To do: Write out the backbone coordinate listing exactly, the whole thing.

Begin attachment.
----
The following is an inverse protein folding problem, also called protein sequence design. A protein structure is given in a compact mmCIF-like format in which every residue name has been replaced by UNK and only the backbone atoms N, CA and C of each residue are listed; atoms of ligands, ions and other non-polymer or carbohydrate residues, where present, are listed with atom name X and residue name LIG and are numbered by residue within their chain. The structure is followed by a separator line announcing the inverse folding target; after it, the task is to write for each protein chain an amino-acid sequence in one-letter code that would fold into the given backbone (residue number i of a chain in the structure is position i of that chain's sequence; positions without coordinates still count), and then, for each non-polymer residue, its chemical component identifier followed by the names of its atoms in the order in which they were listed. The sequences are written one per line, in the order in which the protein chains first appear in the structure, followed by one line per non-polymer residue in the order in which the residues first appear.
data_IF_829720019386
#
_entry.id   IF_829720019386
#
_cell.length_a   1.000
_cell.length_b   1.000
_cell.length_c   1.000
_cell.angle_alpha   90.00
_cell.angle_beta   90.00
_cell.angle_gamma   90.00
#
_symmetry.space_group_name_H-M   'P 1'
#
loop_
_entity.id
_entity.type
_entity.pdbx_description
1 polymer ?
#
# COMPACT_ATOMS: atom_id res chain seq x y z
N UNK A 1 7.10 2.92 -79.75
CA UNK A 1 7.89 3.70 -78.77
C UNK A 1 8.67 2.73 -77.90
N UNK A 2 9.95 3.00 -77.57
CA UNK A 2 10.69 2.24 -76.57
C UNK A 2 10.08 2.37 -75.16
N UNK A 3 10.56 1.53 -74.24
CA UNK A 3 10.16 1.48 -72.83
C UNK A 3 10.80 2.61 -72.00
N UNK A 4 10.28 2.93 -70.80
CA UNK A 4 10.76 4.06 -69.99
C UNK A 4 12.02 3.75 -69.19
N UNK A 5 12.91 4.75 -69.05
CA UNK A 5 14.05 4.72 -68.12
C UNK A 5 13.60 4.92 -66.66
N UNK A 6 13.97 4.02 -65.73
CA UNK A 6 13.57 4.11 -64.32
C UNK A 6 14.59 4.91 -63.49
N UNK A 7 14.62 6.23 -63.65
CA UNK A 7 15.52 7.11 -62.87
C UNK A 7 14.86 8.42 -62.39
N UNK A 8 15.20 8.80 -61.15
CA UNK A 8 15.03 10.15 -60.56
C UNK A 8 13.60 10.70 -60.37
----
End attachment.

The following is an inverse protein folding problem, also called protein sequence design. A protein structure is given in a compact mmCIF-like format in which every residue name has been replaced by UNK and only the backbone atoms N, CA and C of each residue are listed; atoms of ligands, ions and other non-polymer or carbohydrate residues, where present, are listed with atom name X and residue name LIG and are numbered by residue within their chain. The structure is followed by a separator line announcing the inverse folding target; after it, the task is to write for each protein chain an amino-acid sequence in one-letter code that would fold into the given backbone (residue number i of a chain in the structure is position i of that chain's sequence; positions without coordinates still count), and then, for each non-polymer residue, its chemical component identifier followed by the names of its atoms in the order in which they were listed. The sequences are written one per line, in the order in which the protein chains first appear in the structure, followed by one line per non-polymer residue in the order in which the residues first appear.
data_IF_829720019386
#
_entry.id   IF_829720019386
#
_cell.length_a   1.000
_cell.length_b   1.000
_cell.length_c   1.000
_cell.angle_alpha   90.00
_cell.angle_beta   90.00
_cell.angle_gamma   90.00
#
_symmetry.space_group_name_H-M   'P 1'
#
loop_
_entity.id
_entity.type
_entity.pdbx_description
1 polymer ?
#
# COMPACT_ATOMS: atom_id res chain seq x y z
N UNK A 1 7.10 2.92 -79.75
CA UNK A 1 7.89 3.70 -78.77
C UNK A 1 8.67 2.73 -77.90
N UNK A 2 9.95 3.00 -77.57
CA UNK A 2 10.69 2.24 -76.57
C UNK A 2 10.08 2.37 -75.16
N UNK A 3 10.56 1.53 -74.24
CA UNK A 3 10.16 1.48 -72.83
C UNK A 3 10.80 2.61 -72.00
N UNK A 4 10.28 2.93 -70.80
CA UNK A 4 10.76 4.06 -69.99
C UNK A 4 12.02 3.75 -69.19
N UNK A 5 12.91 4.75 -69.05
CA UNK A 5 14.05 4.72 -68.12
C UNK A 5 13.60 4.92 -66.66
N UNK A 6 13.97 4.02 -65.73
CA UNK A 6 13.57 4.11 -64.32
C UNK A 6 14.59 4.91 -63.49
N UNK A 7 14.62 6.23 -63.65
CA UNK A 7 15.52 7.11 -62.87
C UNK A 7 14.86 8.42 -62.39
N UNK A 8 15.20 8.80 -61.15
CA UNK A 8 15.03 10.15 -60.56
C UNK A 8 13.60 10.70 -60.37